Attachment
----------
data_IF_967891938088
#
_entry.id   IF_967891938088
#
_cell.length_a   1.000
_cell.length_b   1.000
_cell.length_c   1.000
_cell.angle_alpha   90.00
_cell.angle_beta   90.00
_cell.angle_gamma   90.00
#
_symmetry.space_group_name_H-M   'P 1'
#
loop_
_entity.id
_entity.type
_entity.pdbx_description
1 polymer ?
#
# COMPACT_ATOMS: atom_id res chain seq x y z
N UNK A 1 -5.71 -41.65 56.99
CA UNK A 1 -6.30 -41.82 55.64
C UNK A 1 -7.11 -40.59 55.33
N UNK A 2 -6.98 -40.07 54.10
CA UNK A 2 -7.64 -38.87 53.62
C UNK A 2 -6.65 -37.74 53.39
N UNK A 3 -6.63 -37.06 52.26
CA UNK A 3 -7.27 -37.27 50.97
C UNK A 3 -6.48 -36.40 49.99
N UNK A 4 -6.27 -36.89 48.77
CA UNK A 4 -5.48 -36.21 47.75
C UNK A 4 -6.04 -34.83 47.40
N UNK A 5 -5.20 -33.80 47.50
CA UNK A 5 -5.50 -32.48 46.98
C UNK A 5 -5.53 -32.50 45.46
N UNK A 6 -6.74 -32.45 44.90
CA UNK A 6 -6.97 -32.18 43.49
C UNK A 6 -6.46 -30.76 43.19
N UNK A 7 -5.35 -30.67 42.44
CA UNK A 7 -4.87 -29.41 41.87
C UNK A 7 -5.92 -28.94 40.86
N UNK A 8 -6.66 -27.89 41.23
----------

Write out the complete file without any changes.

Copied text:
data_IF_967891938088
#
_entry.id   IF_967891938088
#
_cell.length_a   1.000
_cell.length_b   1.000
_cell.length_c   1.000
_cell.angle_alpha   90.00
_cell.angle_beta   90.00
_cell.angle_gamma   90.00
#
_symmetry.space_group_name_H-M   'P 1'
#
loop_
_entity.id
_entity.type
_entity.pdbx_description
1 polymer ?
#
# COMPACT_ATOMS: atom_id res chain seq x y z
N UNK A 1 -5.71 -41.65 56.99
CA UNK A 1 -6.30 -41.82 55.64
C UNK A 1 -7.11 -40.59 55.33
N UNK A 2 -6.98 -40.07 54.10
CA UNK A 2 -7.64 -38.87 53.62
C UNK A 2 -6.65 -37.74 53.39
N UNK A 3 -6.63 -37.06 52.26
CA UNK A 3 -7.27 -37.27 50.97
C UNK A 3 -6.48 -36.40 49.99
N UNK A 4 -6.27 -36.89 48.77
CA UNK A 4 -5.48 -36.21 47.75
C UNK A 4 -6.04 -34.83 47.40
N UNK A 5 -5.20 -33.80 47.50
CA UNK A 5 -5.50 -32.48 46.98
C UNK A 5 -5.53 -32.50 45.46
N UNK A 6 -6.74 -32.45 44.90
CA UNK A 6 -6.97 -32.18 43.49
C UNK A 6 -6.46 -30.76 43.19
N UNK A 7 -5.35 -30.67 42.44
CA UNK A 7 -4.87 -29.41 41.87
C UNK A 7 -5.92 -28.94 40.86
N UNK A 8 -6.66 -27.89 41.23